Justia Trademark Opinion Summaries

Articles Posted in US Court of Appeals for the Second Circuit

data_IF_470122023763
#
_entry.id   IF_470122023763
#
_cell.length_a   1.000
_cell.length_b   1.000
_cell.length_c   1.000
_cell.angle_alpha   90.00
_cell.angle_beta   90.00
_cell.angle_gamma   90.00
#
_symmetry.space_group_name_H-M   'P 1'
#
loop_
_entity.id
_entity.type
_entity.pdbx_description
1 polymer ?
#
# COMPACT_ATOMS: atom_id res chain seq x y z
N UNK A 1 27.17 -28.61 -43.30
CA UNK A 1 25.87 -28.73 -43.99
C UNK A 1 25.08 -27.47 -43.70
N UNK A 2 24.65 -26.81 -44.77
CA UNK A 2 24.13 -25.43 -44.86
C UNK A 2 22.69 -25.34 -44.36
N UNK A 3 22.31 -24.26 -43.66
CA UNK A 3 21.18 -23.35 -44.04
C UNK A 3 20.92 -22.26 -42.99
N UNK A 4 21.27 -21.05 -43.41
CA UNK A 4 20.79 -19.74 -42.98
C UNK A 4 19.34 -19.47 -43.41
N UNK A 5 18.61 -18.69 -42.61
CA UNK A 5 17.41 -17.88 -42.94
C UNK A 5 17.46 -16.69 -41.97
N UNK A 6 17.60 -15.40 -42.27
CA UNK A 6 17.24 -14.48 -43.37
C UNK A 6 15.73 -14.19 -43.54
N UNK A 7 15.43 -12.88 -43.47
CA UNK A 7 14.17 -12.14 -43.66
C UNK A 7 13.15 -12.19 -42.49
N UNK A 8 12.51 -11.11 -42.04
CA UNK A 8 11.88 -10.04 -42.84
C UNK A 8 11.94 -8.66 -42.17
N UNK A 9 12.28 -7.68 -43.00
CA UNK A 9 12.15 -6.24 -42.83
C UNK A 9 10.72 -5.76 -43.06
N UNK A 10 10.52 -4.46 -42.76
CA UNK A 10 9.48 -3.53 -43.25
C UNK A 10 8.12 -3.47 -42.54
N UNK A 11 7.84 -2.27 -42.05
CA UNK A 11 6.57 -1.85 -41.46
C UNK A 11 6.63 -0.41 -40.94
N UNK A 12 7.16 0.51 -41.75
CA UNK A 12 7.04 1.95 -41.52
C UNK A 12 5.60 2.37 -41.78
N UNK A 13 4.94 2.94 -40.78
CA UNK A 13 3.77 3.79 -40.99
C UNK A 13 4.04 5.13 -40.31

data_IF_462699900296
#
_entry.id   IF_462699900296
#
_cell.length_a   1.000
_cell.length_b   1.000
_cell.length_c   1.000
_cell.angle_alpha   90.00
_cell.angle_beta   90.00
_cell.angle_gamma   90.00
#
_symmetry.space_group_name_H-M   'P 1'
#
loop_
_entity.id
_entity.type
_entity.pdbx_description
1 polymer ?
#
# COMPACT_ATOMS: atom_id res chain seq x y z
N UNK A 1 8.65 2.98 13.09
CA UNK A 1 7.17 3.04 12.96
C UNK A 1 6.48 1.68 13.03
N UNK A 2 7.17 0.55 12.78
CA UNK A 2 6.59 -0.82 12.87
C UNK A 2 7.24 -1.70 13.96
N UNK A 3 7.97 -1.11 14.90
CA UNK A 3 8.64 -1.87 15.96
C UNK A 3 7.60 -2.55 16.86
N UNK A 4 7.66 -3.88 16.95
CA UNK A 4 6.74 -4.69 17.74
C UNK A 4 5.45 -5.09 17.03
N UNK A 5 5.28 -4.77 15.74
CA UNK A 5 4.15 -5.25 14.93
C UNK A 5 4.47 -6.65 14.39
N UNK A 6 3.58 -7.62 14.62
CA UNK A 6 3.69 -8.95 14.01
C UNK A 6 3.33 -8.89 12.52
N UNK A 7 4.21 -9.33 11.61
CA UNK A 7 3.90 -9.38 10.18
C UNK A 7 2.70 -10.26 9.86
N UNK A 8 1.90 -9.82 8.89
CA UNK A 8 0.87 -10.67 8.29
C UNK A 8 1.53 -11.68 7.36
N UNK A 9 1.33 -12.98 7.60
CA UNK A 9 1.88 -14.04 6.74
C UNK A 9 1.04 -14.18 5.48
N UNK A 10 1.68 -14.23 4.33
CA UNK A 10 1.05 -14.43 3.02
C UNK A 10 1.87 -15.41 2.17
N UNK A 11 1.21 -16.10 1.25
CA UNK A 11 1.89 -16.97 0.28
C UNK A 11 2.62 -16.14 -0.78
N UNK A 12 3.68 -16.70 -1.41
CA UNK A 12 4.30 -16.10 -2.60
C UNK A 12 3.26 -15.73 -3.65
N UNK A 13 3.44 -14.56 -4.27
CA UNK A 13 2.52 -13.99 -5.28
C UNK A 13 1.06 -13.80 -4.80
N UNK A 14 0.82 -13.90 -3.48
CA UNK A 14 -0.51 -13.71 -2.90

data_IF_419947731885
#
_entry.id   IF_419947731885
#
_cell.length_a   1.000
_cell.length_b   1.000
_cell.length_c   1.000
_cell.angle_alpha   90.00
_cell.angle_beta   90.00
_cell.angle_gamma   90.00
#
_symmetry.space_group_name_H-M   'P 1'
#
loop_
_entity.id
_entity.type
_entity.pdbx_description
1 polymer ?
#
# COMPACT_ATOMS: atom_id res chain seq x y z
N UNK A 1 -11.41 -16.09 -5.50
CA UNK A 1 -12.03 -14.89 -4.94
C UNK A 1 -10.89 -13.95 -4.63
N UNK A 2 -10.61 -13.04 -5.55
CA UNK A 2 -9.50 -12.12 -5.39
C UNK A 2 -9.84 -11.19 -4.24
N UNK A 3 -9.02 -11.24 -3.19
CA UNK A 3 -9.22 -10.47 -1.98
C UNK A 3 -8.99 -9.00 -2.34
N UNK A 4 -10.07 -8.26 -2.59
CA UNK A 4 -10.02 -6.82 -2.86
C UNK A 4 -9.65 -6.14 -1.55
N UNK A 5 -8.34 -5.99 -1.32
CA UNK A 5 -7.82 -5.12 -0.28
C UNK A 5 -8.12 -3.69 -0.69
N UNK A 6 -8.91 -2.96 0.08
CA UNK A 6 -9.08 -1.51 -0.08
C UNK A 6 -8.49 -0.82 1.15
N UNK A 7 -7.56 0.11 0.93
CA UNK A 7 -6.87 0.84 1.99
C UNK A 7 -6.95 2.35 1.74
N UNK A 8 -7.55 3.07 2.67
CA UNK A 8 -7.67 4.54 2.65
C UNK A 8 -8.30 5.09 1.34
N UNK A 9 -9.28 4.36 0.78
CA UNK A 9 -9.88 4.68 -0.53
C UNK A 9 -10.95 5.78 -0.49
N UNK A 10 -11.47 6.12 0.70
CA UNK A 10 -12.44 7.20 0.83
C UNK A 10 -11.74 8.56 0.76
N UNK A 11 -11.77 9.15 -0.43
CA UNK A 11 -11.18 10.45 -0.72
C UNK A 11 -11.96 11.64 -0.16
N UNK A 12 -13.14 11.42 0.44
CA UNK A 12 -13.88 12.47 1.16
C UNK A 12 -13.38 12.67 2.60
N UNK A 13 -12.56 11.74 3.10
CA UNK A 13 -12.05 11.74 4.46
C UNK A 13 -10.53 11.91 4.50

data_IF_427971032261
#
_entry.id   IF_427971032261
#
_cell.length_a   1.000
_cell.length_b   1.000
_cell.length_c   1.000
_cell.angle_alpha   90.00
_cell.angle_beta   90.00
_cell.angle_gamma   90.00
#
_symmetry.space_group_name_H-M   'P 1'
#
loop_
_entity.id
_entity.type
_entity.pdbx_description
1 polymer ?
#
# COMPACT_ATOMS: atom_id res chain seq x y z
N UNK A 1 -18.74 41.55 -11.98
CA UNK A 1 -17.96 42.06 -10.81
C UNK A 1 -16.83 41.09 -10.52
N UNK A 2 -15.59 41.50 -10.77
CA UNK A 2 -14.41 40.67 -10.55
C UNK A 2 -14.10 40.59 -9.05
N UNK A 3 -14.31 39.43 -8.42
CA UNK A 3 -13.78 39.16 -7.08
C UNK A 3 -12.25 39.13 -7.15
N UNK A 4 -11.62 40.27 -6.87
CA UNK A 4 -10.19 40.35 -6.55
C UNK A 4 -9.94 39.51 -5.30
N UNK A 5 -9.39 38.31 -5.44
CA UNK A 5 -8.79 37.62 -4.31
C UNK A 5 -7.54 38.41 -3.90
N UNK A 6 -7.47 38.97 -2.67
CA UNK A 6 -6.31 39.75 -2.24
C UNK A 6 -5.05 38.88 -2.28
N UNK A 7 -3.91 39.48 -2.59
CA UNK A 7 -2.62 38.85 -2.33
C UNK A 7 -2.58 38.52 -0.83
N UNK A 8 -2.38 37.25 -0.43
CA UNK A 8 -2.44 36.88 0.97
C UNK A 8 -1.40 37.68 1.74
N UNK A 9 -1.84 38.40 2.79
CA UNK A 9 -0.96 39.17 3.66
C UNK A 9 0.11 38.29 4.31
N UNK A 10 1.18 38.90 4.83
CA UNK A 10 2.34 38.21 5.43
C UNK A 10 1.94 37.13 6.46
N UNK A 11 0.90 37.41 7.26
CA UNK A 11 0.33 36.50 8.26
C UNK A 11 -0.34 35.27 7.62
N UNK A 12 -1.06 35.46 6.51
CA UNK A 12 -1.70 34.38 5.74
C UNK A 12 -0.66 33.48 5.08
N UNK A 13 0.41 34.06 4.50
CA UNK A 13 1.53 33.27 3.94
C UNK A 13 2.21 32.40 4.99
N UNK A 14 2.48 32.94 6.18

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Hamilton filed suit against Vortic and its founder for selling wristwatches that featured restored antique pocket watch parts with Hamilton's trademark. The district court entered judgment in favor of defendants, finding that Vortic's use of the mark was not likely to cause consumer confusion.The Second Circuit confirmed that a plaintiff in a trademark infringement suit bears the burden of proving that a defendant's use of its mark is likely to mislead consumers, even when Champion Spark Plug Co. v. Sanders, 331 U.S. 125 (1947), is implicated, and that no particular order of analysis is required, provided that the district court considers all appropriate factors in light of the circumstances presented. The court affirmed the district court's judgment in this case, concluding that the district court properly placed the burden of proving trademark infringement on Hamilton, and correctly analyzed the relevant considerations under Polaroid Corp. v. Polarad Electronics Corp., 287 F.2d 492 (2d Cir. 1961), and Champion. Furthermore, the district court correctly applied Champion and Polaroid to these factual findings to conclude that there was no likelihood of consumer confusion. Finally, the district court properly concluded that defendants were entitled to judgment on the remaining claims. View "Hamilton International Ltd. v. Vortic LLC" on Justia Law